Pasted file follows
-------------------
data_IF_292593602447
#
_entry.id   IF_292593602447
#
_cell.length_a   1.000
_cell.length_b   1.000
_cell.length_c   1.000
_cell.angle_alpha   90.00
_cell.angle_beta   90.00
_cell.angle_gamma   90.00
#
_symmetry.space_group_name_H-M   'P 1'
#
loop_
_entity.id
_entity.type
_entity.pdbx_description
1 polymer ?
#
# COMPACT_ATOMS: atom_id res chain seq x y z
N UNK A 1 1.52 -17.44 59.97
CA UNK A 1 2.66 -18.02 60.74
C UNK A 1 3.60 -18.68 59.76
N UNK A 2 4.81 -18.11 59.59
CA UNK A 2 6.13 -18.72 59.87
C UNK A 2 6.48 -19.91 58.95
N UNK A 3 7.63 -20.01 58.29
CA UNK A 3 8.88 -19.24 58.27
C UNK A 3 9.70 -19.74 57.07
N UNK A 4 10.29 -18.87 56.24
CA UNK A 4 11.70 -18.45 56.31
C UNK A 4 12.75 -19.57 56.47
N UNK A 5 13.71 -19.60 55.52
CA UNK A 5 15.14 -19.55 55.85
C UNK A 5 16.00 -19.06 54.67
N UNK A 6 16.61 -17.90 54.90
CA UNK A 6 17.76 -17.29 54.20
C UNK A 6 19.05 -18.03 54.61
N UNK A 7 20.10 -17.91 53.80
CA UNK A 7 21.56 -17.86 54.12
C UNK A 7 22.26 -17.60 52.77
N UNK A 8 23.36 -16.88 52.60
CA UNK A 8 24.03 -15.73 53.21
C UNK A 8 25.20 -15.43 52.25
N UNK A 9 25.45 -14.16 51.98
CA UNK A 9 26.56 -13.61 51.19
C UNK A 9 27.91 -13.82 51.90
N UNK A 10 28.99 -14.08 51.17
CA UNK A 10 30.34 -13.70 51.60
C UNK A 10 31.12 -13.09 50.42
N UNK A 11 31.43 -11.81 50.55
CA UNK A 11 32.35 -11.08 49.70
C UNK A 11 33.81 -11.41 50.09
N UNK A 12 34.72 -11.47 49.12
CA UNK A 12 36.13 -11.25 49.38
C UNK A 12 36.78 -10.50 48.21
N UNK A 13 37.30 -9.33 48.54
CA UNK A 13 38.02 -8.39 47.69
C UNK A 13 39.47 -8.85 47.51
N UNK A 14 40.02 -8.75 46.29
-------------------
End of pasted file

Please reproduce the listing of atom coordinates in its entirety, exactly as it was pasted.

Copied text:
data_IF_292593602447
#
_entry.id   IF_292593602447
#
_cell.length_a   1.000
_cell.length_b   1.000
_cell.length_c   1.000
_cell.angle_alpha   90.00
_cell.angle_beta   90.00
_cell.angle_gamma   90.00
#
_symmetry.space_group_name_H-M   'P 1'
#
loop_
_entity.id
_entity.type
_entity.pdbx_description
1 polymer ?
#
# COMPACT_ATOMS: atom_id res chain seq x y z
N UNK A 1 1.52 -17.44 59.97
CA UNK A 1 2.66 -18.02 60.74
C UNK A 1 3.60 -18.68 59.76
N UNK A 2 4.81 -18.11 59.59
CA UNK A 2 6.13 -18.72 59.87
C UNK A 2 6.48 -19.91 58.95
N UNK A 3 7.63 -20.01 58.29
CA UNK A 3 8.88 -19.24 58.27
C UNK A 3 9.70 -19.74 57.07
N UNK A 4 10.29 -18.87 56.24
CA UNK A 4 11.70 -18.45 56.31
C UNK A 4 12.75 -19.57 56.47
N UNK A 5 13.71 -19.60 55.52
CA UNK A 5 15.14 -19.55 55.85
C UNK A 5 16.00 -19.06 54.67
N UNK A 6 16.61 -17.90 54.90
CA UNK A 6 17.76 -17.29 54.20
C UNK A 6 19.05 -18.03 54.61
N UNK A 7 20.10 -17.91 53.80
CA UNK A 7 21.56 -17.86 54.12
C UNK A 7 22.26 -17.60 52.77
N UNK A 8 23.36 -16.88 52.60
CA UNK A 8 24.03 -15.73 53.21
C UNK A 8 25.20 -15.43 52.25
N UNK A 9 25.45 -14.16 51.98
CA UNK A 9 26.56 -13.61 51.19
C UNK A 9 27.91 -13.82 51.90
N UNK A 10 28.99 -14.08 51.17
CA UNK A 10 30.34 -13.70 51.60
C UNK A 10 31.12 -13.09 50.42
N UNK A 11 31.43 -11.81 50.55
CA UNK A 11 32.35 -11.08 49.70
C UNK A 11 33.81 -11.41 50.09
N UNK A 12 34.72 -11.47 49.12
CA UNK A 12 36.13 -11.25 49.38
C UNK A 12 36.78 -10.50 48.21
N UNK A 13 37.30 -9.33 48.54
CA UNK A 13 38.02 -8.39 47.69
C UNK A 13 39.47 -8.85 47.51
N UNK A 14 40.02 -8.75 46.29